DIY Wood Dowel Planter - TheNavagePatch.com

DIY Wood Dowel Planter

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A wood dowel planter is a simple and stunning coffee can repurpose project. We’ll show you how to make two with different size dowels.

DIY Wood Dowel Planter - TheNavagePatch.com

For years, we were swimming in them. You couldn’t take a step in our old basement without kicking an empty coffee can. For years, Handan brought home every single empty can of Chock full o’Nuts from her office. I dreaded the evenings she’d arrive home with yet another black and yellow can.

It’d be one thing if we were cornering the aluminum market for a reason. Like, I don’t know, she intended to melt them all down and build a life-size replica of the Eifel Tower from aluminum or something like that.

But, no, every time I asked about their purpose I was told that she would think of something…eventually. And every time I hinted around the possibility of perhaps lightening the load by, oh, I don’t know, recycling some of them, I was blasted by The Look.

You know the one.

DIY Wood Dowel Planter - TheNavagePatch.com

We had enough aluminum in the basement that there were really only two possibilities: either my babes planned on starting a canned soup empire to rival Campbell’s or she intended for me to build her a jumbo jet so we could go toe-to-toe with Airbus and Boeing.

The thought of being a titan of the aviation industry did have a certain appeal, but then I remembered I could barely make a folded piece of paper stay afloat for more than a few seconds, so an entire jet seemed a little above my pay grade.

I was able to lighten the load here and there by using some cans for bacon grease or motor oil or various other nasty things that would require a trip to the dump instead of a cleaning, but we always had more than I knew what to do with.

But then one day, salvation!

DIY Wood Dowel Planter - TheNavagePatch.com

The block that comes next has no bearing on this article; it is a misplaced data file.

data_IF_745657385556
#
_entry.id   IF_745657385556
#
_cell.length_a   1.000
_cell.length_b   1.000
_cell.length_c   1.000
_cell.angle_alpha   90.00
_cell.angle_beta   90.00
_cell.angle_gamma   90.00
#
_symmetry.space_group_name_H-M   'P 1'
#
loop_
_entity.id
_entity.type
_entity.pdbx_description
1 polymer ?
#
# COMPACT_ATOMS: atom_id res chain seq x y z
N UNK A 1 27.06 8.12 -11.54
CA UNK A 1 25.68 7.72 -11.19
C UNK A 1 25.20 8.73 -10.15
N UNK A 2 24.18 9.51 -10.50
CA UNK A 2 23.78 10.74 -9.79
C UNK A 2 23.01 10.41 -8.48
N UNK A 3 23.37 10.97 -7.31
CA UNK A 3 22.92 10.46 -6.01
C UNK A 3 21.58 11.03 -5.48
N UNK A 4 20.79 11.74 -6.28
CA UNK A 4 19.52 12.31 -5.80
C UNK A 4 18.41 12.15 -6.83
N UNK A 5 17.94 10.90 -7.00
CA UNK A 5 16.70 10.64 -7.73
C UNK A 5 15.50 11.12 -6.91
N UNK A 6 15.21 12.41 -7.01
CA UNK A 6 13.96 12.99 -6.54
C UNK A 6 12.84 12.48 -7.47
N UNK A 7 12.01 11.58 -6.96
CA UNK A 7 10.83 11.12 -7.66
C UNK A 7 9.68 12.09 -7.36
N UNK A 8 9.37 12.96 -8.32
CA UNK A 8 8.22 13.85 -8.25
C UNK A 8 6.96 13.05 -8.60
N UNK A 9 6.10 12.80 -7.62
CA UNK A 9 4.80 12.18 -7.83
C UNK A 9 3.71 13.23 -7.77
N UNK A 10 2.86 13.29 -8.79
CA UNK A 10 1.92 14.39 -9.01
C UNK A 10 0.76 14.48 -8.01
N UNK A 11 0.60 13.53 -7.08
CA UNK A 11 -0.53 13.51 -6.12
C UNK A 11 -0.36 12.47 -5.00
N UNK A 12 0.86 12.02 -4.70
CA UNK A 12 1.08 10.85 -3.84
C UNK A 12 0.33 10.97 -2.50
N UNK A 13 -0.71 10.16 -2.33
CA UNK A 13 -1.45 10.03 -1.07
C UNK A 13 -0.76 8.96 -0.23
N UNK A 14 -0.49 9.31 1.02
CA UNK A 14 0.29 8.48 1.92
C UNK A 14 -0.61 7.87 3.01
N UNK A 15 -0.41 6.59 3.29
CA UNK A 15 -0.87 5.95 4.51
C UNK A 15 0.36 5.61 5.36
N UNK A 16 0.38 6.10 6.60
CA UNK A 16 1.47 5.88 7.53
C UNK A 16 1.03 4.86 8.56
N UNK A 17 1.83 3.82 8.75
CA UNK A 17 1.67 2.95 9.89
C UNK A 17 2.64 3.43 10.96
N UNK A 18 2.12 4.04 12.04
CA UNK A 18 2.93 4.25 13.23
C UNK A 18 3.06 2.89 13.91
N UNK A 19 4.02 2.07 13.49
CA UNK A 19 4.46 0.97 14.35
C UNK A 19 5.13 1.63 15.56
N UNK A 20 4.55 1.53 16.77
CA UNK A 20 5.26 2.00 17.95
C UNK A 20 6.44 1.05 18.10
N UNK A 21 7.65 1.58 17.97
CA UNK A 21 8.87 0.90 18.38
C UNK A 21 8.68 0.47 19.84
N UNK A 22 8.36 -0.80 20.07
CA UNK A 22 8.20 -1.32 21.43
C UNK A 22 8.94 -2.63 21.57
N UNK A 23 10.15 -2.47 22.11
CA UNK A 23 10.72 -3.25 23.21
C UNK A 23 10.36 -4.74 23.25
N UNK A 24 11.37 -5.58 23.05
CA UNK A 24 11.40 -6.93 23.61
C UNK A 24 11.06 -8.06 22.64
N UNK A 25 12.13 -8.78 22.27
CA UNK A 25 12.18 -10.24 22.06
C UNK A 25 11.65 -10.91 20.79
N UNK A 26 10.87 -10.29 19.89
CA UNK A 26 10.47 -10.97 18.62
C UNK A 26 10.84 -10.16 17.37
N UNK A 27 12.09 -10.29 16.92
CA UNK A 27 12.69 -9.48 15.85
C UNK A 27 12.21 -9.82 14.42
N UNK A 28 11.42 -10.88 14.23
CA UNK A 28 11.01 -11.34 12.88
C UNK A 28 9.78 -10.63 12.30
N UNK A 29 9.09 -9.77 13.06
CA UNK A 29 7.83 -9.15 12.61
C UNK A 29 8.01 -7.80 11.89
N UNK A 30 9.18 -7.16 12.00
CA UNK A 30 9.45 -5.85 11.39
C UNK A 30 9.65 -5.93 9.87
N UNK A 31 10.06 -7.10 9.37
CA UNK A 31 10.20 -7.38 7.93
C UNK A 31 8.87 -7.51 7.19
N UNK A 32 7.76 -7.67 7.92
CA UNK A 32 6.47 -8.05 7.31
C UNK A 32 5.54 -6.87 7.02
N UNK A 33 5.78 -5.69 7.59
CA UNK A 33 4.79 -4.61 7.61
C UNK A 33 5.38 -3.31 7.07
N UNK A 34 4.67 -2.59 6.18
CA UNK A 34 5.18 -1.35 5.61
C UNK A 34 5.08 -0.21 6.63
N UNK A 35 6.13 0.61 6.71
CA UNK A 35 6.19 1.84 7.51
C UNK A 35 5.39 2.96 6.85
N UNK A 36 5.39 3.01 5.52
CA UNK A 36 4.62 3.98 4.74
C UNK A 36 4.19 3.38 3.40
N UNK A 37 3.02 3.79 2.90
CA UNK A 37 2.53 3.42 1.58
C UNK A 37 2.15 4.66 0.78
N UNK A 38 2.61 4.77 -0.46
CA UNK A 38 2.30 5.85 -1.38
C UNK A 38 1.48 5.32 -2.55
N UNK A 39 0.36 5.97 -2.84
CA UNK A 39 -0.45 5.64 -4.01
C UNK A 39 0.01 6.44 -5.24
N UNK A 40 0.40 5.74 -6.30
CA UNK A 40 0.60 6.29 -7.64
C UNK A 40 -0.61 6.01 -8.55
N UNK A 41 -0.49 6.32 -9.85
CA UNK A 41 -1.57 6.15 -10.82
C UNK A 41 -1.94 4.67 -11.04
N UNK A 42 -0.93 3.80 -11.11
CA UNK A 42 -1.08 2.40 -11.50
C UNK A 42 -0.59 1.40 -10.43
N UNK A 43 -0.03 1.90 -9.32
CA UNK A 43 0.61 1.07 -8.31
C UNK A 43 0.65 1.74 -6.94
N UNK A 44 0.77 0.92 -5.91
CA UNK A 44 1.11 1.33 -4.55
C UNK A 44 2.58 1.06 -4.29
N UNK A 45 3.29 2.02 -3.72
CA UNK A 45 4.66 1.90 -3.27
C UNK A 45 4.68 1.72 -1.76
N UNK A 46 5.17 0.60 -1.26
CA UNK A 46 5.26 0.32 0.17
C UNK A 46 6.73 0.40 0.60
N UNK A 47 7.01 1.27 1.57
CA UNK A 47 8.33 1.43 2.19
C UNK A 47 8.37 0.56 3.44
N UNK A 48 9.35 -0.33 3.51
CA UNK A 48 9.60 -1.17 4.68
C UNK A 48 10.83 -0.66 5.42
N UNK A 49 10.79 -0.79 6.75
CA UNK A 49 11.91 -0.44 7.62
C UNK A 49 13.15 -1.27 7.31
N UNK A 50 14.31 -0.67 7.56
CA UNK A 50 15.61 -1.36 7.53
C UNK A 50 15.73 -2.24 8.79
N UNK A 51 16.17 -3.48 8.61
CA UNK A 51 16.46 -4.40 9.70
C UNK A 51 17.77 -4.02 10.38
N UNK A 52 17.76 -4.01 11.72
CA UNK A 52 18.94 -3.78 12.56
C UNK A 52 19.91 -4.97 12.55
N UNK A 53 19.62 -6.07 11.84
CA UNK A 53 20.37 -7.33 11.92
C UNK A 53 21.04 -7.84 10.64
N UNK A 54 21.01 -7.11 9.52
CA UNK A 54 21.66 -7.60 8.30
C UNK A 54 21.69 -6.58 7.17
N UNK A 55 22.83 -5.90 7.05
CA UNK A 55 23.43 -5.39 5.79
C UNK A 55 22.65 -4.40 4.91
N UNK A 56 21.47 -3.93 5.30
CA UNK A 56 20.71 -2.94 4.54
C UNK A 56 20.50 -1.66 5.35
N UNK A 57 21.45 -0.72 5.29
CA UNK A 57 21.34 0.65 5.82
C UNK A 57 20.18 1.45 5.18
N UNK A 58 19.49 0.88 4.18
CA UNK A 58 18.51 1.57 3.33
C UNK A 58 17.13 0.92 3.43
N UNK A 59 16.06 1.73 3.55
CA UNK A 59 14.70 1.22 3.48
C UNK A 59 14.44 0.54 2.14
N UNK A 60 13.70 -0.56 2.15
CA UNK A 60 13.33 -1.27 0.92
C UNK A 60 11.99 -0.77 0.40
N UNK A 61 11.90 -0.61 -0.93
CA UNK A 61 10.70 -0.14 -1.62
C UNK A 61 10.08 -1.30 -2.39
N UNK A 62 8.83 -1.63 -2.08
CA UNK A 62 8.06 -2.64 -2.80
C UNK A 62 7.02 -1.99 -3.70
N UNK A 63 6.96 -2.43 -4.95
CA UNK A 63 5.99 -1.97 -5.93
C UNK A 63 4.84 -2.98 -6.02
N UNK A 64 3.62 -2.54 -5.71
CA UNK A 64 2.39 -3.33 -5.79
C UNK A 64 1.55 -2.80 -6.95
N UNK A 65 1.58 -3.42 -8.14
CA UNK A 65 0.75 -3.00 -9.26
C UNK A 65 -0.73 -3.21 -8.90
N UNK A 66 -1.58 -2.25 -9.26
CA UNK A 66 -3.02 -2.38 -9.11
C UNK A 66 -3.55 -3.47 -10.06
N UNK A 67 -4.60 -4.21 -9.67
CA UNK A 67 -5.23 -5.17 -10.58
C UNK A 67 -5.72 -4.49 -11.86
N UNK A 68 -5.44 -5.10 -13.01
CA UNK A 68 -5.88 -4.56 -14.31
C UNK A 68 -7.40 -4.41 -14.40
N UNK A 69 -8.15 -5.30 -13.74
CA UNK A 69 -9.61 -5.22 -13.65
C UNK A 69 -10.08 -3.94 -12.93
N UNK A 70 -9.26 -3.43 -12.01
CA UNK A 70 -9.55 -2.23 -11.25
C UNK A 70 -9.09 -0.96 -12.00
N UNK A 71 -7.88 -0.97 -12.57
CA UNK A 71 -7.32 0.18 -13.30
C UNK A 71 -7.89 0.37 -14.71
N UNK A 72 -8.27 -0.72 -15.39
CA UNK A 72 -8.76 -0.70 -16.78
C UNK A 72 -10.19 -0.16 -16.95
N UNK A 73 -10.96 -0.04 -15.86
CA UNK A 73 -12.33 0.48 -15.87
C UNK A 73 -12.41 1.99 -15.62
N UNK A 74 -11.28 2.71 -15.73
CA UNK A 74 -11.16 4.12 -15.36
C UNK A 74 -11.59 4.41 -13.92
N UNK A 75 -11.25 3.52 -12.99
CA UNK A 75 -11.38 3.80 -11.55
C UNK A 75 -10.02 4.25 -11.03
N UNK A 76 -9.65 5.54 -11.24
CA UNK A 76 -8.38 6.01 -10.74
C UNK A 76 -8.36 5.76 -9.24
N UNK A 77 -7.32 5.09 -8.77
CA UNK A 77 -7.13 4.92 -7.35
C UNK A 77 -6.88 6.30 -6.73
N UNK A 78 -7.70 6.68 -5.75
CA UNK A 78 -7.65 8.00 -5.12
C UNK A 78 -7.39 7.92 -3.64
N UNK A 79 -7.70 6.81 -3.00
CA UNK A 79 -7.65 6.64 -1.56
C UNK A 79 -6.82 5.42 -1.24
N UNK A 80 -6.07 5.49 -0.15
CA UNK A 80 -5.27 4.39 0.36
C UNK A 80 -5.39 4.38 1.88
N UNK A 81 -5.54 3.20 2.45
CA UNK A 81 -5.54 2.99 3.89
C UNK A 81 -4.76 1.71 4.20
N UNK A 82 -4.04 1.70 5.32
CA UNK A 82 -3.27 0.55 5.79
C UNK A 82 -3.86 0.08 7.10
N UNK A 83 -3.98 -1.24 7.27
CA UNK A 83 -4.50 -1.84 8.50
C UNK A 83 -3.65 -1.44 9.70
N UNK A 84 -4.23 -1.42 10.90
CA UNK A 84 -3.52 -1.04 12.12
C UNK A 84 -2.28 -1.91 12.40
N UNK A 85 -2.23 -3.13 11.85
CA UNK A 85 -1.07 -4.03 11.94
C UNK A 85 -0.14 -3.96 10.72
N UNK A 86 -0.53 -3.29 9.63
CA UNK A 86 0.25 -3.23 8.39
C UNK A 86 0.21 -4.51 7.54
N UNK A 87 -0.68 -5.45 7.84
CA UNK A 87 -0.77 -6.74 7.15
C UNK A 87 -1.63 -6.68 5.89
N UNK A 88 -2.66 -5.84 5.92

When we embarked upon our craft room makeover in the old house, Handan conscripted many of those old coffee cans into service as craft-supply containers. But first, we gave them makeovers.

Finally, the horde of cans had been defeated. I paid no mind to the odd empty can I found here and there. Without their army, they were nothing.

Fast forward two years, and empty coffee cans had all but been erased from my memory. Handan had been working from home, and I got my beans from a bag. We had settled into a beautiful canless routine, and I loved it.

But glass was made to be shattered.

The other day I was peacefully minding my own business when a shrieking klaxon my babes’ sweet voice pierced my serenity.

“Hey Babes! Do we have any empty coffee cans?” she said.

DIY Wood Dowel Planter - TheNavagePatch.com

Coffee cans.

My blood ran cold.

Crap. I couldn’t remember if I moved any coffee cans from Connecticut to Georgia. I mean, why would I, right?

Right??

Double crap! What if I threw the remaining cans in the dumpster before moving?

Gah!

“Ummmm, yeah, we might! Why?” I said, stalling.

“Oh, you’re going to make me some planters from coffee cans and wood dowels,” she said. “I saw it on Pinterest!”

Pinterest. The sworn enemy of husbands everywhere. A recent study by a Team of Important Scientists found that the rise of Pinterest has resulted in an 84% decline in sofa-time and loafing-around for the average American husband.

It’s terrifying and awful to think about.

DIY Wood Dowel Planter - TheNavagePatch.com

Back to the cans – she’d have my guts for garters if she found out I threw away perfectly good crafting supplies!

In a panic, I ran to the basement, pulled out my phone and dialed my buddy Manoj who lived a few houses up the road.

“Manoj!” I whisper-screamed. “Do you have any empty coffee cans?”

Manoj is like the mayor of this subdivision. He knows everyone. I hoped that if he didn’t have one, he’d be able to track down someone who did.

“Hmmmm,” he said, “I might have one somewhere. I’ll also call Jerry to see if he has any. I’ll get back to you.”

Five minutes later, our doorbell rang. I ran to answer, and there stood Manoj with two empty cans – one Chock full o’Nuts and a larger can that once held Maxwell House.

“Manoj, you’re a life-saver!” I said, reaching for the cans.

“Who was at the door?” Handan said, as I walked back in the kitchen.

“Hmmmm? Oh. Jehovah’s Witness,” I said as I held out my hands. “Here are the cans!”